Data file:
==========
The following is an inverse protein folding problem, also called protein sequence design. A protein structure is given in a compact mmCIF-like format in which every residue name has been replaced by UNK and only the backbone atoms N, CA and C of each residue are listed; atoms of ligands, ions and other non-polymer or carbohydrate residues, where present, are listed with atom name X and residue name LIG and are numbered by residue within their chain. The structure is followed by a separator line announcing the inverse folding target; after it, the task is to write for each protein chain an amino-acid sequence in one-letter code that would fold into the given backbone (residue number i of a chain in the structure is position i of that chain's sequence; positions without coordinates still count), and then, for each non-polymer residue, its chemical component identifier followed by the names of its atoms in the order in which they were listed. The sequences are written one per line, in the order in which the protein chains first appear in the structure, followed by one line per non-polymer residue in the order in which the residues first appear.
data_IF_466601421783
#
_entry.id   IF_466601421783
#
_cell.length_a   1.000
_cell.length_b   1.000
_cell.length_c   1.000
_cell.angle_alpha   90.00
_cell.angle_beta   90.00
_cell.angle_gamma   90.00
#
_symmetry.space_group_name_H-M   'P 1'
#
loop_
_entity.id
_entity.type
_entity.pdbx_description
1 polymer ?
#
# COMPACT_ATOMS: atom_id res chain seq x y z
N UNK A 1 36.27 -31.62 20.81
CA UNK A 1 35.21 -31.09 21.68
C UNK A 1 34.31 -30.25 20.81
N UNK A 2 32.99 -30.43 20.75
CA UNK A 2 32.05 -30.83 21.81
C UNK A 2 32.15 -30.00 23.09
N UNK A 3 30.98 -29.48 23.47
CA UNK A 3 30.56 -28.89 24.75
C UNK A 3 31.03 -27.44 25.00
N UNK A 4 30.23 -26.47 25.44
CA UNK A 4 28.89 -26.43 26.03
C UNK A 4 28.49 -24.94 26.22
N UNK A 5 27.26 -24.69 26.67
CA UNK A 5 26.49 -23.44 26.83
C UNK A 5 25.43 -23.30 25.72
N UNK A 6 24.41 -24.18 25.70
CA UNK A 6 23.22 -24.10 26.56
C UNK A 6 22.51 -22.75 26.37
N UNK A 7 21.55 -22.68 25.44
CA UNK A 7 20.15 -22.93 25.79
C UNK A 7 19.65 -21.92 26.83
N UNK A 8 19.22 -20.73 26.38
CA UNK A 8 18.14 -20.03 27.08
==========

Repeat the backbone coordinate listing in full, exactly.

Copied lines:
The following is an inverse protein folding problem, also called protein sequence design. A protein structure is given in a compact mmCIF-like format in which every residue name has been replaced by UNK and only the backbone atoms N, CA and C of each residue are listed; atoms of ligands, ions and other non-polymer or carbohydrate residues, where present, are listed with atom name X and residue name LIG and are numbered by residue within their chain. The structure is followed by a separator line announcing the inverse folding target; after it, the task is to write for each protein chain an amino-acid sequence in one-letter code that would fold into the given backbone (residue number i of a chain in the structure is position i of that chain's sequence; positions without coordinates still count), and then, for each non-polymer residue, its chemical component identifier followed by the names of its atoms in the order in which they were listed. The sequences are written one per line, in the order in which the protein chains first appear in the structure, followed by one line per non-polymer residue in the order in which the residues first appear.
data_IF_466601421783
#
_entry.id   IF_466601421783
#
_cell.length_a   1.000
_cell.length_b   1.000
_cell.length_c   1.000
_cell.angle_alpha   90.00
_cell.angle_beta   90.00
_cell.angle_gamma   90.00
#
_symmetry.space_group_name_H-M   'P 1'
#
loop_
_entity.id
_entity.type
_entity.pdbx_description
1 polymer ?
#
# COMPACT_ATOMS: atom_id res chain seq x y z
N UNK A 1 36.27 -31.62 20.81
CA UNK A 1 35.21 -31.09 21.68
C UNK A 1 34.31 -30.25 20.81
N UNK A 2 32.99 -30.43 20.75
CA UNK A 2 32.05 -30.83 21.81
C UNK A 2 32.15 -30.00 23.09
N UNK A 3 30.98 -29.48 23.47
CA UNK A 3 30.56 -28.89 24.75
C UNK A 3 31.03 -27.44 25.00
N UNK A 4 30.23 -26.47 25.44
CA UNK A 4 28.89 -26.43 26.03
C UNK A 4 28.49 -24.94 26.22
N UNK A 5 27.26 -24.69 26.67
CA UNK A 5 26.49 -23.44 26.83
C UNK A 5 25.43 -23.30 25.72
N UNK A 6 24.41 -24.18 25.70
CA UNK A 6 23.22 -24.10 26.56
C UNK A 6 22.51 -22.75 26.37
N UNK A 7 21.55 -22.68 25.44
CA UNK A 7 20.15 -22.93 25.79
C UNK A 7 19.65 -21.92 26.83
N UNK A 8 19.22 -20.73 26.38
CA UNK A 8 18.14 -20.03 27.08